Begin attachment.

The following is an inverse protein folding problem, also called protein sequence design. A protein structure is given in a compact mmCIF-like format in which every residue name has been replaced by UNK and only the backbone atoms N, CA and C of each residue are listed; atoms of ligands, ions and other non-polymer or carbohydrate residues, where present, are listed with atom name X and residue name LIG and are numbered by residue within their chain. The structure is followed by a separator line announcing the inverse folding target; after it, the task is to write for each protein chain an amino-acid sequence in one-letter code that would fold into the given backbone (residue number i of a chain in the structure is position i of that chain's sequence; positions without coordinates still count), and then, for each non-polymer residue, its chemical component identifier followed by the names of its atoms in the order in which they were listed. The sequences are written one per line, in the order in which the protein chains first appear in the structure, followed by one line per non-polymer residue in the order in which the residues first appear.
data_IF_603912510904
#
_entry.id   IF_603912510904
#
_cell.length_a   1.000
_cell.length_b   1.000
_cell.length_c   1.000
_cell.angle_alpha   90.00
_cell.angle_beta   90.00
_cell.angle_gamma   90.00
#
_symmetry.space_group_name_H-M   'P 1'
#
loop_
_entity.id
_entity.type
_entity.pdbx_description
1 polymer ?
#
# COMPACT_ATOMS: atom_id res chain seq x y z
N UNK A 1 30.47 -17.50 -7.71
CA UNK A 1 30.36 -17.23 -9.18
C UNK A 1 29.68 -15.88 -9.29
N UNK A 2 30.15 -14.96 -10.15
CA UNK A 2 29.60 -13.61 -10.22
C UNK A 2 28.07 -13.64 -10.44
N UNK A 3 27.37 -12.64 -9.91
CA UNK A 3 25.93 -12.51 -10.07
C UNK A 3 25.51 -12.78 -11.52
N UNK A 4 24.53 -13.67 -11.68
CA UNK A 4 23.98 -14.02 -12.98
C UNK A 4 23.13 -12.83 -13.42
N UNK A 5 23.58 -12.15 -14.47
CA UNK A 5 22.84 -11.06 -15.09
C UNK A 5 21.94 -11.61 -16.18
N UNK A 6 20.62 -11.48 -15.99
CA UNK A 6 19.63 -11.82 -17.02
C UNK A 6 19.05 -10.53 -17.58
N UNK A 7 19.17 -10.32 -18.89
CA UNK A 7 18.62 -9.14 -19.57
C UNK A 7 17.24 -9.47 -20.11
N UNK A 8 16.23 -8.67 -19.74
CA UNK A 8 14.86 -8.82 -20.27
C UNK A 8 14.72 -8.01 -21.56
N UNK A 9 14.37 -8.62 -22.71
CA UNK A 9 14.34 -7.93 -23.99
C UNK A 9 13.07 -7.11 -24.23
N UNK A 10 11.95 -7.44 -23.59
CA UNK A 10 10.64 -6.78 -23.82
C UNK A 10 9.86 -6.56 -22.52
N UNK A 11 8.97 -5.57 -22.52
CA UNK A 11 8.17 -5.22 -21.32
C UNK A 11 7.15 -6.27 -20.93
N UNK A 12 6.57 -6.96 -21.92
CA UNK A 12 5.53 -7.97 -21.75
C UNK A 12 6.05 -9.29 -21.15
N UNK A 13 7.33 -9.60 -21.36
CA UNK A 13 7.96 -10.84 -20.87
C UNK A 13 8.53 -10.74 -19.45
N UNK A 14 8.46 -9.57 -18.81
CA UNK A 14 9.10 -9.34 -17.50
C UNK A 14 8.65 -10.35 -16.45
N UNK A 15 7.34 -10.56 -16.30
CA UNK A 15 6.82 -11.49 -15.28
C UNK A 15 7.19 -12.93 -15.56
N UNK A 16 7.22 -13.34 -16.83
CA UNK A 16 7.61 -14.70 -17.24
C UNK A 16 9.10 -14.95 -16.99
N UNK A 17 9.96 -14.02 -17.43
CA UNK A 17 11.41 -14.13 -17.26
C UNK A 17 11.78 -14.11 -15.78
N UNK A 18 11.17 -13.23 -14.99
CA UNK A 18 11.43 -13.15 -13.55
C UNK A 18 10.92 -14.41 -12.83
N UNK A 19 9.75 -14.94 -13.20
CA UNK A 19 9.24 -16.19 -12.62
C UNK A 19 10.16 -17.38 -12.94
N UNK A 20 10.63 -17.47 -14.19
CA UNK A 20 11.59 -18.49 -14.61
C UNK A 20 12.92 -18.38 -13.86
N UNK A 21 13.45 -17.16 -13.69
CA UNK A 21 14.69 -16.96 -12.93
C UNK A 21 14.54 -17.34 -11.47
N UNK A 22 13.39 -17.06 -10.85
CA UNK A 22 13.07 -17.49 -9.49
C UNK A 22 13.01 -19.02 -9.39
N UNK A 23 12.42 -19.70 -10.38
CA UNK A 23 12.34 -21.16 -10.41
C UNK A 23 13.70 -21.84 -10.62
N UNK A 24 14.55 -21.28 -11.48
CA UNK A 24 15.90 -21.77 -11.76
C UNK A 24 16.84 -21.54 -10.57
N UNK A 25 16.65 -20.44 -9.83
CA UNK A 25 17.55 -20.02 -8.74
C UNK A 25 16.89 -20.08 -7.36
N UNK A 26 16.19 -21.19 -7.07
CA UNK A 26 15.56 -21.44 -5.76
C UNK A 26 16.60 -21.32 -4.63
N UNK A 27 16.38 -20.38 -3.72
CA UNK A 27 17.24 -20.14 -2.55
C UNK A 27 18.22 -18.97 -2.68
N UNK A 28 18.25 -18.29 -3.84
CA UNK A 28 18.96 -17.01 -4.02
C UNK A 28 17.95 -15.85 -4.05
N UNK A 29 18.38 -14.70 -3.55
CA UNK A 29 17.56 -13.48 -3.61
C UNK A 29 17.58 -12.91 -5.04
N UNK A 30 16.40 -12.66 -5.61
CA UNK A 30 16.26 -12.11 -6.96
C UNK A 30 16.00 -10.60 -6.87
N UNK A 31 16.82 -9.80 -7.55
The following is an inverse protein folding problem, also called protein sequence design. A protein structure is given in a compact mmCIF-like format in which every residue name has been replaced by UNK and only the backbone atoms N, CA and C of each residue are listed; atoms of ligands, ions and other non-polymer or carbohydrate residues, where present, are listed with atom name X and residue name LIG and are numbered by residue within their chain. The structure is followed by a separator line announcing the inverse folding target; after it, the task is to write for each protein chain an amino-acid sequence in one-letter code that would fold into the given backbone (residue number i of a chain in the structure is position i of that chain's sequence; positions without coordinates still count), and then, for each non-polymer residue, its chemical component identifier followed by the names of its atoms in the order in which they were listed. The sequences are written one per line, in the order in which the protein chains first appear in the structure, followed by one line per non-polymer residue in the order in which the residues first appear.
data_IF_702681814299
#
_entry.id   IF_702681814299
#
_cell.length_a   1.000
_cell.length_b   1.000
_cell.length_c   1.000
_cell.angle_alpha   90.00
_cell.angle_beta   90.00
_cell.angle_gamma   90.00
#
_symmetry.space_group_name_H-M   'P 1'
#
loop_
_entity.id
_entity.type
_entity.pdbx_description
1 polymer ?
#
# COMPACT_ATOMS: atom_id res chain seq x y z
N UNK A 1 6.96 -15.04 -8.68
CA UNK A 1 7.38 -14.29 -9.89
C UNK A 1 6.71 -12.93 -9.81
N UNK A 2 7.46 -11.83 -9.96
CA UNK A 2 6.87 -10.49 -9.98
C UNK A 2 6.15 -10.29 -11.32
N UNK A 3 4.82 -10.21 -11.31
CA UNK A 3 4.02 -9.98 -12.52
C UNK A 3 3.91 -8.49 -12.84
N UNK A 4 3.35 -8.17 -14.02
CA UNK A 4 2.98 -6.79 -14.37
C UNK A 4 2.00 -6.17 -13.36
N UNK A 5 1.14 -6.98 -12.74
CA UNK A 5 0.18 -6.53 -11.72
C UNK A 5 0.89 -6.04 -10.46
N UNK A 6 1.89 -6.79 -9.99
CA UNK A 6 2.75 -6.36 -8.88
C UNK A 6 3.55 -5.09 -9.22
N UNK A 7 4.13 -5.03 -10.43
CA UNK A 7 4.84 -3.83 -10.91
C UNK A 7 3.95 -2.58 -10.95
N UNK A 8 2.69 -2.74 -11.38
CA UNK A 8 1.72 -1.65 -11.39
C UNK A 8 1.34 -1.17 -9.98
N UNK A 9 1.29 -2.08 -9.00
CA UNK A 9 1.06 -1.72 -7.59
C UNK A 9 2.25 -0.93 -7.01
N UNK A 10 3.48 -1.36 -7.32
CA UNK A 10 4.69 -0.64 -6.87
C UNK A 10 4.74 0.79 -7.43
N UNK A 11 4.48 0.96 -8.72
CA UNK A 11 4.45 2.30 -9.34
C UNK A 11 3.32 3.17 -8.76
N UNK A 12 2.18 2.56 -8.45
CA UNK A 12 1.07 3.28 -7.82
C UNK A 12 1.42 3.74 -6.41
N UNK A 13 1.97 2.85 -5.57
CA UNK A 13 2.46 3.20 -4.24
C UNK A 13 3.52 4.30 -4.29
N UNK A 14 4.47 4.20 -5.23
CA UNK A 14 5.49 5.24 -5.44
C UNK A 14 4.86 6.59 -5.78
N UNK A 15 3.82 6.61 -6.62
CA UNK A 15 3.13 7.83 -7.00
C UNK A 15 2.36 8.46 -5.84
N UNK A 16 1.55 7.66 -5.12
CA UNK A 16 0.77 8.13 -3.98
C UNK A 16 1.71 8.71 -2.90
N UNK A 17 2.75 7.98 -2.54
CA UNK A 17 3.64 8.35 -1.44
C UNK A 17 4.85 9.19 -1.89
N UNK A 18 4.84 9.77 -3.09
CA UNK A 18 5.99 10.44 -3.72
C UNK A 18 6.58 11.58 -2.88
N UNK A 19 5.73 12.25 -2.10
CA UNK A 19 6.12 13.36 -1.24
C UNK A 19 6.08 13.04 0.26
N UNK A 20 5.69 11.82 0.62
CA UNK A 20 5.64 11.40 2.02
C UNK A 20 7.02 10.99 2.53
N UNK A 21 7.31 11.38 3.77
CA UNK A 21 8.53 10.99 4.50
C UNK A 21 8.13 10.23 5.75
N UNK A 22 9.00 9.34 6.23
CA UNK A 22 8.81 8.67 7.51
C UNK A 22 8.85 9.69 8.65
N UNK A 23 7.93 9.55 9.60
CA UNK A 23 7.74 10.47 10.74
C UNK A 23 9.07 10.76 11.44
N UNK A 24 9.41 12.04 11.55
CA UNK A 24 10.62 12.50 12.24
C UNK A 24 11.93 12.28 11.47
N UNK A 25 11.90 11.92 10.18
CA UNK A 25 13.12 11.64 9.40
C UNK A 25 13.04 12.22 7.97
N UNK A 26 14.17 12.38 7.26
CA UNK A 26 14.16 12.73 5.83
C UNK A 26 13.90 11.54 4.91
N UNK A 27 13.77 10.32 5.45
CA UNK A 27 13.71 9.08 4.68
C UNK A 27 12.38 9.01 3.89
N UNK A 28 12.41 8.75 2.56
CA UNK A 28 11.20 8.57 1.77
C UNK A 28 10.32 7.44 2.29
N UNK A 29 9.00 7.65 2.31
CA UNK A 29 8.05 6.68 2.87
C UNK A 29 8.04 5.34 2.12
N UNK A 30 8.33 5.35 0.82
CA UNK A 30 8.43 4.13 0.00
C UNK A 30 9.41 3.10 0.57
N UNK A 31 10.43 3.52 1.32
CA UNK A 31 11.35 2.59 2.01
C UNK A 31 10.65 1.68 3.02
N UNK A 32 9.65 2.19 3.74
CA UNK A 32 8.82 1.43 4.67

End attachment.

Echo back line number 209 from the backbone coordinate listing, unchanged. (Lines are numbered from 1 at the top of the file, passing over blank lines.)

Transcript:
N UNK A 26 14.17 12.38 7.26